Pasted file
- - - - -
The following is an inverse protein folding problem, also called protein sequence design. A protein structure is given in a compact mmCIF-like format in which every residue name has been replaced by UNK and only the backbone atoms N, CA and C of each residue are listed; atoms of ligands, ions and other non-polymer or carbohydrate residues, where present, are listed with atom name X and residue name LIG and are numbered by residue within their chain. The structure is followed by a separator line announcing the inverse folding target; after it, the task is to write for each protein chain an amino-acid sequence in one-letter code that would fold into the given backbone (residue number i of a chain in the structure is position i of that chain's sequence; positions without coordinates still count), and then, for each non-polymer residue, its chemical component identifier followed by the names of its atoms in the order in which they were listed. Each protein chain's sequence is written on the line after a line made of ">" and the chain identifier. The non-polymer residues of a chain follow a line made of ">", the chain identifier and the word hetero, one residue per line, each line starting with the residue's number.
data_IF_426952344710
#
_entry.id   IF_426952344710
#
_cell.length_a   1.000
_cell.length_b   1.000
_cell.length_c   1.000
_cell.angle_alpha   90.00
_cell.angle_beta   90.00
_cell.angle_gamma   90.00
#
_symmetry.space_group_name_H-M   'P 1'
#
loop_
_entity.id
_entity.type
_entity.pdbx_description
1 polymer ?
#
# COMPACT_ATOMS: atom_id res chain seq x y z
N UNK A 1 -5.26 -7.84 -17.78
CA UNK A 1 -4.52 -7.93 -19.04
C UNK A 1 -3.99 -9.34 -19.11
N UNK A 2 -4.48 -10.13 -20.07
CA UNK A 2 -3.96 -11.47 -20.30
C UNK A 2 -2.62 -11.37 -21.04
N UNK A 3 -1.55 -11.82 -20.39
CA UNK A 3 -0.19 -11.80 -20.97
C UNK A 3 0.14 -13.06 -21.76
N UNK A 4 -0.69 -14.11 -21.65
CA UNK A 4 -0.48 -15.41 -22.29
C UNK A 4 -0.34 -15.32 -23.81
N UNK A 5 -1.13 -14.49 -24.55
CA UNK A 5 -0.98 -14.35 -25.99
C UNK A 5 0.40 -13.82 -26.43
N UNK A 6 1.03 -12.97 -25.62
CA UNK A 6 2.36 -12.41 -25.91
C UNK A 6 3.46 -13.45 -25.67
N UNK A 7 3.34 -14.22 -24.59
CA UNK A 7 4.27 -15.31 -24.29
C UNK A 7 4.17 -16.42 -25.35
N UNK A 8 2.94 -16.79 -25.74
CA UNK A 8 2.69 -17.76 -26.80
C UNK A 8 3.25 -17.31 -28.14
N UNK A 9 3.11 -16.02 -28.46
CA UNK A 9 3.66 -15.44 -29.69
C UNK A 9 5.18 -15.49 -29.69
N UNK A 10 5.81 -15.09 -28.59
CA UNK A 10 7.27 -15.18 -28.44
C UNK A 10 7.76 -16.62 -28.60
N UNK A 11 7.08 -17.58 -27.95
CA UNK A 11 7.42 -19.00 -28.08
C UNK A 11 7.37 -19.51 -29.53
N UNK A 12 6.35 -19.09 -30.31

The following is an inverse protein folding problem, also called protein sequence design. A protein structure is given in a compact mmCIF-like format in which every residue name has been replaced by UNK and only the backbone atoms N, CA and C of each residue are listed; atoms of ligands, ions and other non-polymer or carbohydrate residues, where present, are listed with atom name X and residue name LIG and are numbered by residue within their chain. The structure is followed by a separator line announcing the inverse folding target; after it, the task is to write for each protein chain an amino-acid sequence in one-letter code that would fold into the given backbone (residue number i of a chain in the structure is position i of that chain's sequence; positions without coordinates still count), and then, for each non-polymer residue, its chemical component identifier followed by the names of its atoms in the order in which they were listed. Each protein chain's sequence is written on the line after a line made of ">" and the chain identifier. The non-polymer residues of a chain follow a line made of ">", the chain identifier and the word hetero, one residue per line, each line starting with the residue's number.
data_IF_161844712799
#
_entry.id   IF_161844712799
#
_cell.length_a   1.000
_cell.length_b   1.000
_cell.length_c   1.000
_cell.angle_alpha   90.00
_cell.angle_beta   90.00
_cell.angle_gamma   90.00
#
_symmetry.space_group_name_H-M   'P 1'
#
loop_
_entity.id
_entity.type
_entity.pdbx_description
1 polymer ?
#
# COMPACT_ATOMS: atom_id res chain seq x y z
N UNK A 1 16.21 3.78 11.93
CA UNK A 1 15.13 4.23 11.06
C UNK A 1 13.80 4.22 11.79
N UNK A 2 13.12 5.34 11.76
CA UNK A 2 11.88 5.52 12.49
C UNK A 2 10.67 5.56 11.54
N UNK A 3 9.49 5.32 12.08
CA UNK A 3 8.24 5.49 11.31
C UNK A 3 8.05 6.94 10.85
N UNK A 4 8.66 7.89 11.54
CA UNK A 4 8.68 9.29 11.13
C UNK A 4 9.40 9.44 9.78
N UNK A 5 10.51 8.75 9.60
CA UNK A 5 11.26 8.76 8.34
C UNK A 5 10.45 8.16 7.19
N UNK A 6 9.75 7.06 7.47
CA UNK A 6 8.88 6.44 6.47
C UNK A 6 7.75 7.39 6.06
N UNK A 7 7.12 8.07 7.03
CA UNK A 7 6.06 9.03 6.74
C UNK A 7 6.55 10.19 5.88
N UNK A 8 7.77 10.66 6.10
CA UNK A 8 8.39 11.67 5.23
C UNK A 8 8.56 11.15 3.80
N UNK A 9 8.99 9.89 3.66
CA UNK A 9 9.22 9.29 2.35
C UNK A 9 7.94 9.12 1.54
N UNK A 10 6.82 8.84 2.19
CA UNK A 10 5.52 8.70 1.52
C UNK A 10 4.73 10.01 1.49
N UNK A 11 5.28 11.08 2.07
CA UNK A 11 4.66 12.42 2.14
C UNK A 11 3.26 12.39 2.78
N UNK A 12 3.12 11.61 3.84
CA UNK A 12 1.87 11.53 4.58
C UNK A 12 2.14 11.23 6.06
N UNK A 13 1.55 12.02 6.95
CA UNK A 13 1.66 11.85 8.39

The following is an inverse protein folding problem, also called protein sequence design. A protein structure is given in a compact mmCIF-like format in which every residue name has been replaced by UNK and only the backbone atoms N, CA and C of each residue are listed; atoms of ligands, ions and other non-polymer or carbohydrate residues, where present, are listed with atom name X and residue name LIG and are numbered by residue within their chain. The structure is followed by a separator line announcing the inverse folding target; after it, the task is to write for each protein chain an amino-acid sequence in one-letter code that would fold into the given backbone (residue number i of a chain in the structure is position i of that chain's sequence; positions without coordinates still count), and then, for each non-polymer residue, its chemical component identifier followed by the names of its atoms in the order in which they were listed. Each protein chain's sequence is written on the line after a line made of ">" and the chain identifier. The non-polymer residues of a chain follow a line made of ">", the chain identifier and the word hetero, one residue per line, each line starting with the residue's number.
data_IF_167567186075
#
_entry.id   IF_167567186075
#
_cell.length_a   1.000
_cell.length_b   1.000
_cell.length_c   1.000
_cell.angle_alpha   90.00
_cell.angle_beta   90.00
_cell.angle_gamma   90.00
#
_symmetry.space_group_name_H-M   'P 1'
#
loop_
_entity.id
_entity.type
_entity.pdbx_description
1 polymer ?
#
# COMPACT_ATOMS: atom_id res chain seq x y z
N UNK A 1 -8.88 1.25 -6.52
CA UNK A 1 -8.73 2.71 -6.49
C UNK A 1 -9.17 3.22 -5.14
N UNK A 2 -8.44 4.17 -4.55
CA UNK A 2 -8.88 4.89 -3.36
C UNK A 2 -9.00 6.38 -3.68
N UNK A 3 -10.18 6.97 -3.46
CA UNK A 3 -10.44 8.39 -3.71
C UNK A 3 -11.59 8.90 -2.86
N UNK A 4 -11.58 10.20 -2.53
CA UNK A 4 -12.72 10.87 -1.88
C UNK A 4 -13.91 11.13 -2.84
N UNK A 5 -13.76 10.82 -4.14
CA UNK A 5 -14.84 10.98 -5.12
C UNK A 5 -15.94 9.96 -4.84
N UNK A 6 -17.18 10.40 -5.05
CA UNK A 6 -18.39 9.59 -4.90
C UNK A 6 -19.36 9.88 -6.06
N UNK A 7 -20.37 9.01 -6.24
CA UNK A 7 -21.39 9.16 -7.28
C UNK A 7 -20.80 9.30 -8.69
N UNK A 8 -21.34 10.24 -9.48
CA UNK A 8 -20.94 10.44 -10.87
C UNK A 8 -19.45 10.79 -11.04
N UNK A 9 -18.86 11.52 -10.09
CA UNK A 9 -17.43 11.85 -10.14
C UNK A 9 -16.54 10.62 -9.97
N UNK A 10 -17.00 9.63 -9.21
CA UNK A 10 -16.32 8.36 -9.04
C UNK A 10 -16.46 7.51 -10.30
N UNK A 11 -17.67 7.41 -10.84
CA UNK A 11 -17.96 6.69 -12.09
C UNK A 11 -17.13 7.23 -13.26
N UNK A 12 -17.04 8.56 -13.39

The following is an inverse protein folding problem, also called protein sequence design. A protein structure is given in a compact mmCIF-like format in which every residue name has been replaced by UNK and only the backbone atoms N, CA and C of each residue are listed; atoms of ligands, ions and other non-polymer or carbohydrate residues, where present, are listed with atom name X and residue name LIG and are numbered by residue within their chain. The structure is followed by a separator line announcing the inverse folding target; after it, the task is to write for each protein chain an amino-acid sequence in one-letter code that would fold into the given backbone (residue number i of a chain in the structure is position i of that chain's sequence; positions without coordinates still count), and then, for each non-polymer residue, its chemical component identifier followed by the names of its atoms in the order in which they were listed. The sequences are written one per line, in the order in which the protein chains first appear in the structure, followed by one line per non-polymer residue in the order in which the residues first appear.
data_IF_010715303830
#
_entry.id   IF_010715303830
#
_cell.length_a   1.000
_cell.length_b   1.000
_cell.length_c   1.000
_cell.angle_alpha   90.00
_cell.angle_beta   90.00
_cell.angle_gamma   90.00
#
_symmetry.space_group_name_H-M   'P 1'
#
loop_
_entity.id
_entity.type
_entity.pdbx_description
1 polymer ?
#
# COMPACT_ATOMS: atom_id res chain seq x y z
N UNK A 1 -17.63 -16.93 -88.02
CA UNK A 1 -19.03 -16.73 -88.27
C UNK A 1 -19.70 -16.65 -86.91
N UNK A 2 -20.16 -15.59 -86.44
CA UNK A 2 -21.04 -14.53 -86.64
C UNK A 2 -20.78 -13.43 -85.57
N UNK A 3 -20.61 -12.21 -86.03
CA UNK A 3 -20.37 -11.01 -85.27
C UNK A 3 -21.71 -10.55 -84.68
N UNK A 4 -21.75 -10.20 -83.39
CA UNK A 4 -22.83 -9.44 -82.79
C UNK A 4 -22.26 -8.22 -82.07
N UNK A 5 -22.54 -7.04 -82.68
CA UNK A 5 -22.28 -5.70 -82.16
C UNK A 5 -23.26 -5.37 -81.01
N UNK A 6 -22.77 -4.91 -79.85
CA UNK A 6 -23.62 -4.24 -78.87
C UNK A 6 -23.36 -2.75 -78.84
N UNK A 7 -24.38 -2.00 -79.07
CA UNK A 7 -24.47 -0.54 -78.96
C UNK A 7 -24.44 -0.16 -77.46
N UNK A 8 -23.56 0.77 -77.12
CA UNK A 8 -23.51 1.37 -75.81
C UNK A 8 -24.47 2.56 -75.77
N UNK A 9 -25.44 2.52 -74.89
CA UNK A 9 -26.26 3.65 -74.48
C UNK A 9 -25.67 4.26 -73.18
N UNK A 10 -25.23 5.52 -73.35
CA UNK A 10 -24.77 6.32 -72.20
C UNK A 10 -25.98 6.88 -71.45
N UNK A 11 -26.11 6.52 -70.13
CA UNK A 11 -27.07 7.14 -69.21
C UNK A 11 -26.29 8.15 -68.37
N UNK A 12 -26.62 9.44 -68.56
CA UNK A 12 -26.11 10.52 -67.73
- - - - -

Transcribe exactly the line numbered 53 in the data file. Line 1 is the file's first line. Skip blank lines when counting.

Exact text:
CA UNK A 11 7.42 -19.00 -28.08